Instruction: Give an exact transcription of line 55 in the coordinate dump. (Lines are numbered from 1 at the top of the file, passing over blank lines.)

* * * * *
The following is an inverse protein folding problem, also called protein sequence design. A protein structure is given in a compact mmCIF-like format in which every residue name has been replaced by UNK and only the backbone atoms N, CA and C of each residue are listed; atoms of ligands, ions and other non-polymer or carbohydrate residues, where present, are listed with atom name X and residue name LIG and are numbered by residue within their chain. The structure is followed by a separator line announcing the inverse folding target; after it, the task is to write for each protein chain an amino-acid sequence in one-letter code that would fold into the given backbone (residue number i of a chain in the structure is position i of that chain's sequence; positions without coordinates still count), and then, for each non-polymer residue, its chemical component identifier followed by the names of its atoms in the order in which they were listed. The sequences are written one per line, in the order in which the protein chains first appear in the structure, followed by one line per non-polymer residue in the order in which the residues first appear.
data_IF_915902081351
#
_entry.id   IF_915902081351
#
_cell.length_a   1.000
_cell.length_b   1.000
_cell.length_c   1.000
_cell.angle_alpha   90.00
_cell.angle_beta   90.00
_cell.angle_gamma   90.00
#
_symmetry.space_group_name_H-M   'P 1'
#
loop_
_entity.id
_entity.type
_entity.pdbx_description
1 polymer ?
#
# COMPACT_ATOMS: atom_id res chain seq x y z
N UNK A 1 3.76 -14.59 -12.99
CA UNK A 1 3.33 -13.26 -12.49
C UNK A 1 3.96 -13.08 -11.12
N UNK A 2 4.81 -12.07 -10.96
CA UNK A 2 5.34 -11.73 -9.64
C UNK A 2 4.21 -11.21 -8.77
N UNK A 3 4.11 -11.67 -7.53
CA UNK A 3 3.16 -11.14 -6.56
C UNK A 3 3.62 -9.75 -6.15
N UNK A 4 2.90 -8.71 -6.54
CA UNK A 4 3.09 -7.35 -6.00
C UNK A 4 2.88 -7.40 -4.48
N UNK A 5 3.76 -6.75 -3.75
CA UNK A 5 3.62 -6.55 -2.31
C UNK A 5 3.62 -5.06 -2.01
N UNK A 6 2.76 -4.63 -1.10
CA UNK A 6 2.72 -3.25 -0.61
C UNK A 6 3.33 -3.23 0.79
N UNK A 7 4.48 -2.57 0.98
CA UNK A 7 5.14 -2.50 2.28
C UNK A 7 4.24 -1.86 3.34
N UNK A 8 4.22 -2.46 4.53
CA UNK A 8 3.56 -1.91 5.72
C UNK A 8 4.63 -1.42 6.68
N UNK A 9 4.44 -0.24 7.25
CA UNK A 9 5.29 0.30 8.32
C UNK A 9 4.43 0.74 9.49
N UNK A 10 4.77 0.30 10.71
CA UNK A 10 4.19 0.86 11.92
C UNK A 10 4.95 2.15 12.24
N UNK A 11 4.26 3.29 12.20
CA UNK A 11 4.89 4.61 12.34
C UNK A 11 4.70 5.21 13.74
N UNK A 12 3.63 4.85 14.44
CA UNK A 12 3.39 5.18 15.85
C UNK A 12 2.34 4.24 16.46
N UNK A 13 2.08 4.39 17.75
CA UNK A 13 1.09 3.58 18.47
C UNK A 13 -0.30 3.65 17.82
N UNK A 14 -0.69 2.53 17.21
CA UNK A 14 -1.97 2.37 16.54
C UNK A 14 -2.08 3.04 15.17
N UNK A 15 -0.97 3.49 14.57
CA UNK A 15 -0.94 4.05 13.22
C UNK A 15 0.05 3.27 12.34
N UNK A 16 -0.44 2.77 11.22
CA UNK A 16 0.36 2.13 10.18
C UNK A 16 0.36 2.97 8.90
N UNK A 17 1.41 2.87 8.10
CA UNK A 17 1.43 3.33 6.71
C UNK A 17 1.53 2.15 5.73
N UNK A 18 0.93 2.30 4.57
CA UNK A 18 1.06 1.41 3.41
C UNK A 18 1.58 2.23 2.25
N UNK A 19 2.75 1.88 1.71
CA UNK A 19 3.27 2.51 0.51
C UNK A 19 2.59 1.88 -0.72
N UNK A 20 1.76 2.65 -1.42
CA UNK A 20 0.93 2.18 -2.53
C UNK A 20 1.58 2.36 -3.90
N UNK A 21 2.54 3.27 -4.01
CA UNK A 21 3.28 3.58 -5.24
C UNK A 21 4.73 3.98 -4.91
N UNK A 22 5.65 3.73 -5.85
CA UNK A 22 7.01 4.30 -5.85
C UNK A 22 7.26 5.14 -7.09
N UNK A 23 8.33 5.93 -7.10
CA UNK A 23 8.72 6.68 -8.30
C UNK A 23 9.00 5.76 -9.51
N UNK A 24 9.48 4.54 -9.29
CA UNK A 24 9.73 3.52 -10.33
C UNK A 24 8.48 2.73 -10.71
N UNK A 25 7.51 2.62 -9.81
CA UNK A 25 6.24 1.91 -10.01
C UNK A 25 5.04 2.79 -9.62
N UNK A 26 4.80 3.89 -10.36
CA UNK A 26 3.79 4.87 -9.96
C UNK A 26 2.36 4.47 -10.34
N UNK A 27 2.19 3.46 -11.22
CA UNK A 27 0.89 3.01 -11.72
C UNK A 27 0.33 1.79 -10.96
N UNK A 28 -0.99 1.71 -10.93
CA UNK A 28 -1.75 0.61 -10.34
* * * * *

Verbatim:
N UNK A 12 3.63 4.85 14.44